Searching over 5,500,000 cases.


searching
Buy This Entire Record For $7.95

Official citation and/or docket number and footnotes (if any) for this case available with purchase.

Learn more about what you receive with purchase of this case.

They Tieu v. School District of Philadelphia and Arlene Ackerman

IN THE UNITED STATES DISTRICT COURT FOR THE EASTERN DISTRICT OF PENNSYLVANIA


December 21, 2010

THEY TIEU,
PLAINTIFF,
v.
SCHOOL DISTRICT OF PHILADELPHIA AND ARLENE ACKERMAN, DEFENDANTS.

The opinion of the court was delivered by: DuBOIS, J.

MEMORANDUM

I. INTRODUCTION

This case centers on the recent violence against Asian Americans at South Philadelphia High School. Plaintiff They Tieu ("Tieu") alleges she was attacked by students in January 2009 when she came to the school to pick up her child. She asserts claims under 42 U.S.C. § 1983 against defendants School District of Philadelphia ("the District") and Superintendent Arlene Ackerman ("Ackerman"). Presently before the Court is the Motion of Defendants to Dismiss Plaintiff's Second Amended Complaint Pursuant to Federal Rule of Civil Procedure 12(b)(6). For the reasons that follow, defendants' motion to dismiss is granted, and plaintiff's Second Amended Complaint is dismissed with prejudice.

II. BACKGROUND

Tieu alleges that "for a long period of time" before January 2009, African-American students at South Philadelphia High School "terrorized" Asian-American students at the school. (Second Am. Compl. ¶ 5.) Despite this, Ackerman and the District did nothing to protect Asian-American students. (Id. ¶ 6.) Instead, the defendants "fostered a culture" and "created an atmosphere" that rendered Asian Americans "helpless prey." (Id. ¶¶ 7, 9.) The complaint further alleges that the defendants chose not to protect Asian Americans "based upon their race or ethnicity." (Id. ¶ 8.)

On January 29, 2009, Tieu, who is Asian American, was attacked by a group of African-American students while she was at the school picking up her child. (Id. ¶ 10.) She sustained various physical injuries and other damages. (Id. ¶¶ 11-15.) Tieu alleges that defendants' actions violated her due process and equal protection rights, in contravention of 42 U.S.C. § 1983. (Id. ¶ 17.)

By Order of September 29, 2010, the Court dismissed without prejudice the claims in Tieu's First Amended Complaint that arose under § 1983 to allow her to incorporate into her complaint the findings of the U.S. Department of Justice's investigation into the racial violence at South Philadelphia High School.*fn1 The Second Amended Complaint is based solely on § 1983 and restates the same claims present in the First Amended Complaint with the phrase "[a]s set forth in the report issued by the Department of Justice" inserted before several of the allegations. (Id. ¶¶ 6-9.) The report is not attached to the Second Amended Complaint, and the Court has no idea as to its contents.

The defendants filed the pending motion to dismiss on November 23, 2010, and Tieu responded on December 16, 2010.

III. LEGAL STANDARD

Rule 12(b)(6) of the Federal Rules of Civil Procedure provides that, in response to a pleading, a defense of "failure to state a claim upon which relief can be granted" may be raised by motion. "To survive a motion to dismiss, a civil plaintiff must allege facts that 'raise a right to relief above the speculative level . . . .'" Victaulic Co. v. Tieman, 499 F.3d 227, 234 (3d Cir. 2007) (quoting Bell Atl. Corp. v. Twombly, 550 U.S. 544, 555 (2007)). A complaint must contain "sufficient factual matter, accepted as true, to 'state a claim to relief that is plausible on its face.'" Ashcroft v. Iqbal, 556 U.S. __, 129 S. Ct. 1937, 1949 (2009) (quoting Twombly, 550 U.S. at 570). To satisfy the plausibility standard, a plaintiff's allegations must show that a defendant's liability is more than "a sheer possibility." Id. "Where a complaint pleads facts that are 'merely consistent with' a defendant's liability, it 'stops short of the line between possibility and plausibility of entitlement to relief.'" Id. (quoting Twombly, 550 U.S. at 557).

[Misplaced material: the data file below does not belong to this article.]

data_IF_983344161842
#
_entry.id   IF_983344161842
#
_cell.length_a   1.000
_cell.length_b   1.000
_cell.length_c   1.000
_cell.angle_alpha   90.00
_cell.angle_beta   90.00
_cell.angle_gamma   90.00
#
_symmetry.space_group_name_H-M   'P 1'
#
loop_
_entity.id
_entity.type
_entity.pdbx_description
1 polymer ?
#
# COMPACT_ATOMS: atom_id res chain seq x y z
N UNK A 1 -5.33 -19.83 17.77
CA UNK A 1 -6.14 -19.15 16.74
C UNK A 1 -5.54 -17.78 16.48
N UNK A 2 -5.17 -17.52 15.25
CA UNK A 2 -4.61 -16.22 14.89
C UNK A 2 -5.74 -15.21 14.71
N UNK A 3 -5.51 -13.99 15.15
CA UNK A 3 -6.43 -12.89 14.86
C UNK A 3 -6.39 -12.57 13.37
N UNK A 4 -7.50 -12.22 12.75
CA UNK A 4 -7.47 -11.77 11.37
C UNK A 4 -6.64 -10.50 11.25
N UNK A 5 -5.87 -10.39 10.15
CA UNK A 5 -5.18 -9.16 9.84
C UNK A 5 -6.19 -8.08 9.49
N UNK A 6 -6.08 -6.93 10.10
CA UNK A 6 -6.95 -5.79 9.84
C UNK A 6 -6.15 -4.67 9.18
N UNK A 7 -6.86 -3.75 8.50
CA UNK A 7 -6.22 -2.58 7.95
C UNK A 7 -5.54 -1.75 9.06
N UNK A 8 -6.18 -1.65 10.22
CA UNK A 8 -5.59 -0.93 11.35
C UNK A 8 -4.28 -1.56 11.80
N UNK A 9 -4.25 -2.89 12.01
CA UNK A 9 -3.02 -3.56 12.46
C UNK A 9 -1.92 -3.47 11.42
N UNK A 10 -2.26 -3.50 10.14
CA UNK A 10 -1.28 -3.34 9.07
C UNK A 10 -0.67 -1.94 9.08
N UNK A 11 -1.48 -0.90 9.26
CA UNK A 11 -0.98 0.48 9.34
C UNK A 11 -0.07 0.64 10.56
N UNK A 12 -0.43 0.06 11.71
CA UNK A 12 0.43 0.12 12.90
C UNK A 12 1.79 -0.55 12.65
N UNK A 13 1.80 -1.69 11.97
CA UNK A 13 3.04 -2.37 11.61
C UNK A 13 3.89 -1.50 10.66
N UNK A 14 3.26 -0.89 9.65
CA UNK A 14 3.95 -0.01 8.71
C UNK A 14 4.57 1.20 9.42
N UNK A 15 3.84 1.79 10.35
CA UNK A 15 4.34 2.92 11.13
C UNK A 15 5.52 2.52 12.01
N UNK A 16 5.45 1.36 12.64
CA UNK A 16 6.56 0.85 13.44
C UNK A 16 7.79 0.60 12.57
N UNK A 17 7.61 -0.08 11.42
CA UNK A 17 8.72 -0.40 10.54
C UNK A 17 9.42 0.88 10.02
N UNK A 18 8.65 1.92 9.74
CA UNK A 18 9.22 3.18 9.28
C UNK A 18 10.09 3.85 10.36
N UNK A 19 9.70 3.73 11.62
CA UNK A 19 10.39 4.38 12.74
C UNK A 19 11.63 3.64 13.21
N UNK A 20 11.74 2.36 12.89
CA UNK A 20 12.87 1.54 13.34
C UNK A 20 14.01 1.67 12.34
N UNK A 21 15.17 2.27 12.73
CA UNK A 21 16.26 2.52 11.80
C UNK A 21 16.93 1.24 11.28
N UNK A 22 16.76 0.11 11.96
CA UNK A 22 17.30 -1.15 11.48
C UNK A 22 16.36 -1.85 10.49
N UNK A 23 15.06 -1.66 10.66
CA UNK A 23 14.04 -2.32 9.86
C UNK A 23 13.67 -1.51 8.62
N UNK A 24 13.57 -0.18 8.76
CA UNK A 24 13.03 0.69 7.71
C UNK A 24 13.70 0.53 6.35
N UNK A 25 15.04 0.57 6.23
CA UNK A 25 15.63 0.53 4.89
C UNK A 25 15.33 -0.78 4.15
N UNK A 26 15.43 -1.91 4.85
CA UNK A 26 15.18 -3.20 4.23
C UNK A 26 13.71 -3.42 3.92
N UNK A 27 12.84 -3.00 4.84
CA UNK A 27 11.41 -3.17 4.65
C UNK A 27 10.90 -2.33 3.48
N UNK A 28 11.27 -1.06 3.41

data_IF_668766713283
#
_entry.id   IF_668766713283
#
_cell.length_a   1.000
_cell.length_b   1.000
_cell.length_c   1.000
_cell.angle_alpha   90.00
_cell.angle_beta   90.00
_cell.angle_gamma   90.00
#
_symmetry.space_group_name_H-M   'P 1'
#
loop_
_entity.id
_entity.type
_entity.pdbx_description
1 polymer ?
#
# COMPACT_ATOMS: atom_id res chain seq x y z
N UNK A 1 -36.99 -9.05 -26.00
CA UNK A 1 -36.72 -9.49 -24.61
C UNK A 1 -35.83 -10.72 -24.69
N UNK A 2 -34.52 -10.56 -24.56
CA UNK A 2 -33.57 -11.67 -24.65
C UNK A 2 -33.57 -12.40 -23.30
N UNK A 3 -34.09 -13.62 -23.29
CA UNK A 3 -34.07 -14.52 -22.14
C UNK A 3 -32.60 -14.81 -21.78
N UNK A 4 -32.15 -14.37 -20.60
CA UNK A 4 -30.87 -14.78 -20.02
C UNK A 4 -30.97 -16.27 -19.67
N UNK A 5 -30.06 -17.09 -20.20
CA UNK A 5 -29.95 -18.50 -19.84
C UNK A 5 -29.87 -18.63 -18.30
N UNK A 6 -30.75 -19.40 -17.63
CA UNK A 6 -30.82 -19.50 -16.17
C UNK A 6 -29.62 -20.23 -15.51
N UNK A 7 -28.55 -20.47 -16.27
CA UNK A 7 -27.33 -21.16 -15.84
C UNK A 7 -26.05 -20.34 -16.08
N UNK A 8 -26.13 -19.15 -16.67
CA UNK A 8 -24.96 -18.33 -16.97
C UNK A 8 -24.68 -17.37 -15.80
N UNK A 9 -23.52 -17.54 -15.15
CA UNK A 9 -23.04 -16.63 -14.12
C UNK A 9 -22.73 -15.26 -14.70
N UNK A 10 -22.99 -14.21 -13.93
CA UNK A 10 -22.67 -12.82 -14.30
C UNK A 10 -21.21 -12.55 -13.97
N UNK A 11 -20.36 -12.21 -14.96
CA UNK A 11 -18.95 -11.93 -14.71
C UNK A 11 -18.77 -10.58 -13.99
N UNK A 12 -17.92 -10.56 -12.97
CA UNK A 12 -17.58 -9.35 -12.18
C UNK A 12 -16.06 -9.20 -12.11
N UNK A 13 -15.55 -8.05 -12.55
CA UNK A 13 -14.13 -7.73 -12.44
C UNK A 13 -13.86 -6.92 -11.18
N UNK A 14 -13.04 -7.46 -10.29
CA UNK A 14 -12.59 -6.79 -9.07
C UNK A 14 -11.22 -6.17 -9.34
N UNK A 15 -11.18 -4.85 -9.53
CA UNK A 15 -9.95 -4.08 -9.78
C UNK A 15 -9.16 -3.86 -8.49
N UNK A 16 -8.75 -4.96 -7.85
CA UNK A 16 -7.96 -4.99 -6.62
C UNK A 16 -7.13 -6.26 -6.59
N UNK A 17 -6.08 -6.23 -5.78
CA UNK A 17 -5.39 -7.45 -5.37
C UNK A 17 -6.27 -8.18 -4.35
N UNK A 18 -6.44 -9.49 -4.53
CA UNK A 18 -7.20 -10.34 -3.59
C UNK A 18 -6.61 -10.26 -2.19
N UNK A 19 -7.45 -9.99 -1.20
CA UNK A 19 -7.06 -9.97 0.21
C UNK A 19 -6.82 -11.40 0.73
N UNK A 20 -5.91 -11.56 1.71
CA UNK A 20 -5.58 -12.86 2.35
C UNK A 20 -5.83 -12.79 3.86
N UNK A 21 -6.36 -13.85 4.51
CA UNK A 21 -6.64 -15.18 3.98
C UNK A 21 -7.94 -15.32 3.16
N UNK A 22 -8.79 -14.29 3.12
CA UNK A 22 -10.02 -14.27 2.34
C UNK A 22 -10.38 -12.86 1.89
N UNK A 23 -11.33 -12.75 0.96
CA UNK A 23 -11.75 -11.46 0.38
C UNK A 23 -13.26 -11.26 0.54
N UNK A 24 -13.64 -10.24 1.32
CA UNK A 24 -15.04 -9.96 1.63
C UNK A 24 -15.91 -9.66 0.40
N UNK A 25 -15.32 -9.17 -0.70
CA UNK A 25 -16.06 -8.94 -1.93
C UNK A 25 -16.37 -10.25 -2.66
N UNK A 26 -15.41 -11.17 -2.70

In Twombly, the Supreme Court utilized a "two-pronged approach," which it later formalized in Iqbal. Iqbal, 129 S. Ct. at 1950; Fowler v. UPMC Shadyside, 578 F.3d 203, 210-11 (3d Cir. 2009). Under this approach, a district court first identifies those factual allegations that constitute nothing more than "legal conclusions" or "naked assertions." Twombly, 550 U.S. at 555, 557. Such allegations are "not entitled to the assumption of truth" and must be disregarded. Iqbal, 129 S. Ct. at 1950. The court then assesses "the 'nub' of the plaintiff['s] complaint -- the well-pleaded, nonconclusory factual allegation[s] . . . to determine" whether it states a plausible claim for relief. Id.

IV. PLAINTIFF'S CLAIMS UNDER § 1983 42 U.S.C. § 1983 provides, in part, that

[e]very person, who, under color of any statute, ordinance, regulation, custom, or usage, of a State or Territory . . . subjects, or causes to be subjected, any citizen of the United States . . . to the deprivation of any rights, privileges, or immunities secured by the Constitution and laws, shall be liable to the party injured in an action at law . . . .

This statute does not create substantive rights; rather, it provides a remedy for violations of rights established elsewhere. City of Oklahoma City v. Tuttle, 471 U.S. 808, 816 (1985); Kneipp v. Tedder, 95 F.3d 1199, 1204 (3d Cir. 1996). To state a claim under § 1983, a plaintiff must allege that a person acting under color of state law caused a deprivation of a right secured by the Constitution or laws of the United States. Mark v. Borough of Hatboro, 51 F.3d 1137, 1141 (3d Cir. 1995).

Municipalities are "persons" who may be liable under § 1983. Monell v. Dep't of Soc. Servs., 436 U.S. 658, 690 (1978). To state a § 1983 claim against a municipality, a plaintiff must allege (1) a constitutional injury (2) that was caused when the municipality took action pursuant to a custom or policy. Id. at 694; see also Collins v. City of Harker Heights, Tex., 503 U.S. 115, 120 (1992).

Tieu asserts violations of both her due process and equal protection rights.*fn2 Under either theory, however, Tieu's allegations fail to state a claim under § 1983.

A. Due Process

The Due Process Clause of the Fourteenth Amendment provides that "[n]o State . . . shall deprive any person of life, liberty, or property, without due process of law." U.S. Const. amend.